SET DESIGNER (stage): The person responsible for stage's set design

SCREENWRITER (screen): The person responsible for writing a Screenplay to film

SOUND DESIGNER (stage): The person responsible for designing sound directions during a staged show

SPEC (screen): People who arrived on the set when they're not booked, OR a Screenplay that has been written without arrangement

STAND-INS:  Extra Performers used as substitutes for featured players, for the purpose of setting lights and rehearsing camera moves; also known as the second

STAGE MANAGER: The person who will become your best friend. This is the person who runs the rehearsals, sets the rehearsal schedule and usually ‘calls' the show (prompts the light and sound cues from the booth during performances). He/she is in charge of the production after opening night.

SUPPORTING ACTOR/ACTRESS: A speaking role that is less than that of a lead actor, but larger than a bit part.

STUNT COORDINATOR: The person who's responsible for coordinating all Stunts performed by actors

STUNT DOUBLE: The person who performs all the Stunts instead of the principal actor

SWING (stage): A performer in a musical show who substitutes for the chorus that cannot perform; similar to Understudy.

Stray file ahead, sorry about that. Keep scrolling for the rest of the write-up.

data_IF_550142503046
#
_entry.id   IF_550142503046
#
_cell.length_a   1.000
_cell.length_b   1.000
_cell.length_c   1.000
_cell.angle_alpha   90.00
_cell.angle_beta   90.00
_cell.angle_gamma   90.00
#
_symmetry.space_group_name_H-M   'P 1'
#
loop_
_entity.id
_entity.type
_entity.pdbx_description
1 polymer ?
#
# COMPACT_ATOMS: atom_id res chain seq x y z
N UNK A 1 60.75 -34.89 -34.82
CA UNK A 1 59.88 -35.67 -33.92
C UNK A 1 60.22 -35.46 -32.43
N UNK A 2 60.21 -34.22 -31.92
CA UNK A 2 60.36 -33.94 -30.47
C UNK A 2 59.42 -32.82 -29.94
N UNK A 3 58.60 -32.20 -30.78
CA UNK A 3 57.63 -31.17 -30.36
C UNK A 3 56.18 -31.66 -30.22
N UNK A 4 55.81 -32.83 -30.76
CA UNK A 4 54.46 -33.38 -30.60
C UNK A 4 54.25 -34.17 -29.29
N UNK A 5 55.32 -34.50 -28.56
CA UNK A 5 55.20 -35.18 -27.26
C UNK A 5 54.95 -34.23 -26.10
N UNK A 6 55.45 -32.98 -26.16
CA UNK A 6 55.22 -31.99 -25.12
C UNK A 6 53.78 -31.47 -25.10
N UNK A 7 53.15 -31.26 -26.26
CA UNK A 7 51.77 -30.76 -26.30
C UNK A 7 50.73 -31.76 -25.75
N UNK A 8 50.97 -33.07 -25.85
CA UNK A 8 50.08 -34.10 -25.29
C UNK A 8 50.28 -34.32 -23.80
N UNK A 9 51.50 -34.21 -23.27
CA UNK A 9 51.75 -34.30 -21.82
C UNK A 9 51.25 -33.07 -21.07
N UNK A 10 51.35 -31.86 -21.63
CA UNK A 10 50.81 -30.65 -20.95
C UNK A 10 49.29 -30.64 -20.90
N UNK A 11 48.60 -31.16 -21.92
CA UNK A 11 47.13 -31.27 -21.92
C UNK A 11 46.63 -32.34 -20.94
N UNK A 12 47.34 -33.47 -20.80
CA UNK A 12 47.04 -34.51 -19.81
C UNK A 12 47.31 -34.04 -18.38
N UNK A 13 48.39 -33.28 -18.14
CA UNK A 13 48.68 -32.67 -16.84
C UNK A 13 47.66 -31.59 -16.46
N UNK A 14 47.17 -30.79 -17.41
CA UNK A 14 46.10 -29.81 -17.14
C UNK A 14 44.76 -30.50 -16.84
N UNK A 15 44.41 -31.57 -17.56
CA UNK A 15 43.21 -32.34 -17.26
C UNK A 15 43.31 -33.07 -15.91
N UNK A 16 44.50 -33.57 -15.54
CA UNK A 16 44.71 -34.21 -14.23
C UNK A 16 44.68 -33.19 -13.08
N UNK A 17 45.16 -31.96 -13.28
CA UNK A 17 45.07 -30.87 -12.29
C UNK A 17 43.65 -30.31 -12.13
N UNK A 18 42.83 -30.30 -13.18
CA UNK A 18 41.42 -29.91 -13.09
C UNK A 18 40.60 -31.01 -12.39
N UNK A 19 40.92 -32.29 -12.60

TALENT MANAGER: is an individual or company who guides the professional career of artists in the entertainment industry. The responsibility of the talent manager is to oversee the day-to-day business affairs of an artist; to advise and counsel talent concerning professional matters, long-term plans and personal decisions which may affect their career

TECHNICAL DIRECTOR (stage): The person responsible for supervising the construction of a stage set

TROUPE (stage): A theatre company formed by a group of actors.

UNDERSTUDY – Actor hired to perform in a show if the actor originally cast in the role is sick or unable to perform that night. Often an understudy will never actually perform but must be ready to go on with as little as 10 minutes notice. It is very common for an understudy to cover more than one role.

UNIT PRODUCTION MANAGER (screen): The person responsible for managing production's costs, often abbreviated as UPM

UPSCALE (screen): The term refers to performers and Extras that come in nicely dressed; opposite of Downscale

WARDROBE DEPARTMENT: This department handles all of the costuming for the actors performing in the production. They hold fittings for performers to dress them specifically or give instructions as to what type of clothing and colors are acceptable for the actors to wear.

WRANGLER (stage): The person responsible for the younger cast members

 

Info from this post comes from a mix of these blog posts:

https://www.yourdictionary.com/casting-agent

https://actinginlondon.co.uk/acting-dictionary/#

https://backstage.zendesk.com/hc/en-us/articles/115005472843-A-Glossary-of-Acting-Terms

https://en.wikipedia.org/wiki/Talent_management

https://www.nycastings.com/acting-terminology-101/